A truth about sin

January 1st, 2020

Isaiah 58:1-9a (9b-12)

One characteristic I notice about children is their complete, and many times unsolicited, honesty, until they are taught some social norms. I can remember walking into the grocery store with my preschool-age son. We had gone through the ritual of “Can I have some of that cereal I saw on TV?” and “If I’m real good, can I have a toy?” dialogue and were walking in relative silence. I was thinking about dinner, and my son was staring at shelves to see what he “needed.”

Suddenly, a man in a wheelchair, with no legs, entered the aisle. Anticipating an outburst from my son, who did not understand the phrase “politically correct,” I glanced down, hoping that he would be so busy checking out the frozen foods that he wouldn’t notice the man wheeling toward us. Maybe the man would be so busy checking out the frozen foods, he wouldn’t notice us! Hope, hope, hope.

Not so. They both looked down the aisle at each other at the same time! Oh, no, I thought, here it comes! Some totally insensitive remark from my four-year-old, which I knew was going to embarrass me and the man.

My son opened his mouth and took a breath, still staring at the man with no legs in the wheelchair. I squeezed and jerked on his hand. Then came the words I knew were going to embarrass us all: “Hey, stop; leggo my hand; you’re hurting me! Mommy!”

The man’s eyes went from my son to me. I was absolutely right in knowing that I would be embarrassed. The words I had feared—“Where are his legs?” or “What is wrong with him?”—were not the words that ultimately caused embarrassment. It was my ineffective, wrong response of avoiding the truth as I tried to control the conversation and the response.

The man had probably been in other situations where he was the first amputee some kid had seen. He handled the whole thing better than I did. I blushed, let go of my son’s hand, and apologized to both of them.

Sometimes the truth is hard to hear, but kids especially don’t have a problem telling people they are fat, or missing their legs, or even that they are nice. It is not that we don’t know the truth; we may not want to acknowledge it. We live in a state of denial. The man knew his legs were gone. The fat person has probably been told before that she is overweight.

In Isaiah 58, the prophet tells the people something they probably already know and don’t want to hear. They are rebellious and do not have the right attitude in their hearts and minds to make their fasts acceptable.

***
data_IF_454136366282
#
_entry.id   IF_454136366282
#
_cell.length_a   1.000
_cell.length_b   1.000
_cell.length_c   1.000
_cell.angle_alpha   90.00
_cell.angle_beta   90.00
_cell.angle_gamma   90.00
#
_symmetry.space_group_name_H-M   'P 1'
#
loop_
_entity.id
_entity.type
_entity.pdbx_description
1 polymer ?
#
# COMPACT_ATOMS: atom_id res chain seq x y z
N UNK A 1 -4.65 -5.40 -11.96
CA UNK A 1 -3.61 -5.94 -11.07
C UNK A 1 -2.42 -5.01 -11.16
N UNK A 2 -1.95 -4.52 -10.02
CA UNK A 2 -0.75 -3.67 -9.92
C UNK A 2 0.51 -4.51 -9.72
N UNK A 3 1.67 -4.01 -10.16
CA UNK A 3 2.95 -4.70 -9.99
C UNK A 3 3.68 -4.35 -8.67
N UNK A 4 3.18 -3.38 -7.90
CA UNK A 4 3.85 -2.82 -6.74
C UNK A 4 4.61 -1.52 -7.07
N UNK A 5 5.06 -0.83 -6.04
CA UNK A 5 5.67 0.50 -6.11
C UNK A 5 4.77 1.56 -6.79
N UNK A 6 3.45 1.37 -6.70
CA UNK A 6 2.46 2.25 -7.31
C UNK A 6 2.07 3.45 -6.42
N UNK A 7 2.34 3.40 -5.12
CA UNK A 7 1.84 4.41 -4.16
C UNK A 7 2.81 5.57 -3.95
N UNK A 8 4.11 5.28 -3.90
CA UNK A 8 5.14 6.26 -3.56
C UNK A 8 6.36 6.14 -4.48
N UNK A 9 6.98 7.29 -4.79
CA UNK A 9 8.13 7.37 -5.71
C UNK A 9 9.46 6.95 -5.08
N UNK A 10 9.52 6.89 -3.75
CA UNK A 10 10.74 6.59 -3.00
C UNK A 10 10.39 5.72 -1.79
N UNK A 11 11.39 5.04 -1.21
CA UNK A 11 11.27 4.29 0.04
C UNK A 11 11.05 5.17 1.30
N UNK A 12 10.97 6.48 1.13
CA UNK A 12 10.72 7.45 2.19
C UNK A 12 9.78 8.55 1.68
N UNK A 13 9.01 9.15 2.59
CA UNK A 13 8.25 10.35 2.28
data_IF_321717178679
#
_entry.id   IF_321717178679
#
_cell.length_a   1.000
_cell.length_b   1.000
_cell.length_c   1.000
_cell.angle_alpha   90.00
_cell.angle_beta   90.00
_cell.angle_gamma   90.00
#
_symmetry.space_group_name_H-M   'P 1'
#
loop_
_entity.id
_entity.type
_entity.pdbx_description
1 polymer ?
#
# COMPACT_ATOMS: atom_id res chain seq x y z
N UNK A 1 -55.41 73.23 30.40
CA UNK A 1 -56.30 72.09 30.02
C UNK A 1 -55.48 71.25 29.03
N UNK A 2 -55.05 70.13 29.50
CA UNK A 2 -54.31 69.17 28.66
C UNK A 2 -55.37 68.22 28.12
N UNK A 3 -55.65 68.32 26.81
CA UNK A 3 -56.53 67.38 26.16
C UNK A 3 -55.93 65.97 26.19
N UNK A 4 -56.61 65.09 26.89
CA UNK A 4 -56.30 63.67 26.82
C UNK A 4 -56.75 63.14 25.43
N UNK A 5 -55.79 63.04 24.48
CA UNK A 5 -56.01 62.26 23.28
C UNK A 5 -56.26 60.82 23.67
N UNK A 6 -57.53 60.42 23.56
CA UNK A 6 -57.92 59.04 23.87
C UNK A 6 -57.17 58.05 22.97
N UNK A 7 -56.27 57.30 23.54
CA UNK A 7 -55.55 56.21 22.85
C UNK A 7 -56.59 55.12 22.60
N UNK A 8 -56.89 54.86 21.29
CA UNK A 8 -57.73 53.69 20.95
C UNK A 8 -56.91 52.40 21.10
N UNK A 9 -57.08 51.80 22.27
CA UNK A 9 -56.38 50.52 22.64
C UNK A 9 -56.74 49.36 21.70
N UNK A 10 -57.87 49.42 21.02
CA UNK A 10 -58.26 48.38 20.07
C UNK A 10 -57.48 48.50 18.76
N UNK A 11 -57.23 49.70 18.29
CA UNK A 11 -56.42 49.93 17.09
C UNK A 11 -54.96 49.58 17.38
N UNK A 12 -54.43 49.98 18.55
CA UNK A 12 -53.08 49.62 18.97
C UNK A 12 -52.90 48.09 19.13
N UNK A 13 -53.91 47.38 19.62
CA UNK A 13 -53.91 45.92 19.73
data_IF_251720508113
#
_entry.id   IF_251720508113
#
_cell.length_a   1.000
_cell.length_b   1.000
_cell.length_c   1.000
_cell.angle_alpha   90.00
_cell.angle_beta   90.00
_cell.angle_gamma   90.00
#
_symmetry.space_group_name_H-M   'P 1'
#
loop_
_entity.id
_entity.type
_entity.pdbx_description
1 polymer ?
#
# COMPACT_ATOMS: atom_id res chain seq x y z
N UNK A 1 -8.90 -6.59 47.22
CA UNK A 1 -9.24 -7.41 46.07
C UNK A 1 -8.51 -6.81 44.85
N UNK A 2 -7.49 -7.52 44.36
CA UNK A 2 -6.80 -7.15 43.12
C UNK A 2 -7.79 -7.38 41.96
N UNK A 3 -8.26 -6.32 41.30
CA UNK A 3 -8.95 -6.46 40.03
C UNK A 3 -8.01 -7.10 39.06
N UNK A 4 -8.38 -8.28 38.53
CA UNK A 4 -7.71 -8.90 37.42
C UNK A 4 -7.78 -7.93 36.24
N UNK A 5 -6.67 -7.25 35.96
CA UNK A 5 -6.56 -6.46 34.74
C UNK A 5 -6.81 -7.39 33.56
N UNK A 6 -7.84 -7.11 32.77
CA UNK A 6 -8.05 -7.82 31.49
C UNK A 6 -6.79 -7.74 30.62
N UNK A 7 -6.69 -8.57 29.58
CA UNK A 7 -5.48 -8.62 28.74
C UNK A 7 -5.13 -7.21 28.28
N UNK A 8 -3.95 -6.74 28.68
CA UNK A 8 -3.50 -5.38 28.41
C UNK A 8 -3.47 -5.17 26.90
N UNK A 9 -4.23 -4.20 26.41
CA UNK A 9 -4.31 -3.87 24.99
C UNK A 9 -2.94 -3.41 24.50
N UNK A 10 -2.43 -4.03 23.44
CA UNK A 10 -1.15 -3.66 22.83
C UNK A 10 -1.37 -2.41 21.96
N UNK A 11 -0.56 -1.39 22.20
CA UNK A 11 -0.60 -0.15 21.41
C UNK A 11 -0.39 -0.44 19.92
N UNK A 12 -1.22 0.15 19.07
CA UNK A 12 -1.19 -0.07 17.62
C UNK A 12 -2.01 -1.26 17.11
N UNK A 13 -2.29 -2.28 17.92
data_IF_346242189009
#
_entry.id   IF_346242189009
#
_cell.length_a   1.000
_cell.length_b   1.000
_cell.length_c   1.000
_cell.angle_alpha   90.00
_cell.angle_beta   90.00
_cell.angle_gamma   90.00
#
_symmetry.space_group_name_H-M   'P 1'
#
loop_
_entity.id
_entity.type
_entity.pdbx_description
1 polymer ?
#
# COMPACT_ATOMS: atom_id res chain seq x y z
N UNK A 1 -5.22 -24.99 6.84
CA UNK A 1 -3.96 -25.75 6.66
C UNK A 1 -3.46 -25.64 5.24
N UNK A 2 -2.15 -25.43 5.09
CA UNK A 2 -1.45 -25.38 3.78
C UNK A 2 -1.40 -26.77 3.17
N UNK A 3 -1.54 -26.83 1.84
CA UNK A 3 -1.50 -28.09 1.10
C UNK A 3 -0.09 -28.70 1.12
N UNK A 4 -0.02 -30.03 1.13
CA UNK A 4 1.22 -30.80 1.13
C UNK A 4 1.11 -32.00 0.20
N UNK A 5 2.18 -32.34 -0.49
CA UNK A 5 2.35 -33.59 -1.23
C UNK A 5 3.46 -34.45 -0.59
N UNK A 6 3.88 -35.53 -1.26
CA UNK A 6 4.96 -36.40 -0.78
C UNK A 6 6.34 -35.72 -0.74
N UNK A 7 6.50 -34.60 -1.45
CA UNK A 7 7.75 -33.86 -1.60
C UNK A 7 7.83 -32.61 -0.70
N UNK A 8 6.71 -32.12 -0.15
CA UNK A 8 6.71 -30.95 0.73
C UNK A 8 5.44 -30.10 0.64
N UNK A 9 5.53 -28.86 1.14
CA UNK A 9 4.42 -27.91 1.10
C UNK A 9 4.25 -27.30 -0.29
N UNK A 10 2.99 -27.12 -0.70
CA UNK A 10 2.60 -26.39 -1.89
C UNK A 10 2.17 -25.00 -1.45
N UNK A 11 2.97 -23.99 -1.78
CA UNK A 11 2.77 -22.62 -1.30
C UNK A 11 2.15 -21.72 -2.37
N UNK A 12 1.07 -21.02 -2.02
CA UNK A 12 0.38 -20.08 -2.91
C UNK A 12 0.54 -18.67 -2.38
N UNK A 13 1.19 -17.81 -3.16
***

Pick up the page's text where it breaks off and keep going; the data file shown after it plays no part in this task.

Their worship is unrighteous because the Israelites participate in only the outward actions of worship; they show up at the right times with others to worship and pray. But what about the rest of the week? Do they seek the Lord’s presence and blessing on Tuesday or Thursday? How do they seek God’s face?

Jesus addressed similar problems. In Matthew 6, Jesus gives instructions on how to fast, pray, and give. Don’t bring attention to yourself, that others will praise you and think you are perfect and wonderful, above reproach and judgment.

Now, centuries later, has anything changed? The television tells us that we should look like movie stars—thin and attractive. It is acceptable to be in debt as long as you can make your monthly payments and have the right car in your driveway. If we make sacrifices at all, they should be relatively small so as not to create too much discomfort. It is acceptable to turn away or cross the street in order to avoid the homeless, smelly people. If you are in church on Sunday morning for worship, it is not necessary to go to Sunday school. After all, you plan to be in your pew again next week, unless, of course, you have company.

I fear we are in need of an Isaiah—someone who is bold enough to “shout out” without holding back, to remind us of our sins. I use the word remind because we probably already know we are sinning—we may just hope that, since everyone else is doing it, we are not too bad. We may be pinning our hopes on the fact that we do the right thing most of the time and may even hesitate before breaking any of the ten commandments. That’s ironic, because the first command is to honor the Lord and keep the commandments! I suspect we know in our heart of hearts that we have much in common with those Israelites and first-century believers!

Or perhaps we need a four-year-old. My little boy did not have a clue what he had done to merit a jerked arm and a painfully squeezed hand. The man in the wheelchair did, and I did. I had tried to hide the truth, to control it so that I would not be embarrassed. I was wrong.

So the next question is easy to ask and hard to answer. What are we going to do about it? I believe the first step is to be honest and look at ourselves. In the grocery store, I began with an apology—to my son, to the man, and to God. The issue is not how much we sin; it is when and why. Do we really think that God doesn’t notice, that God allows our standards to be set by the television and popularity contests? Do we really think God can’t handle the truth?

May the Lord, who never abandons us, forgive us through grace and love when we abandon God and God’s ordinances.

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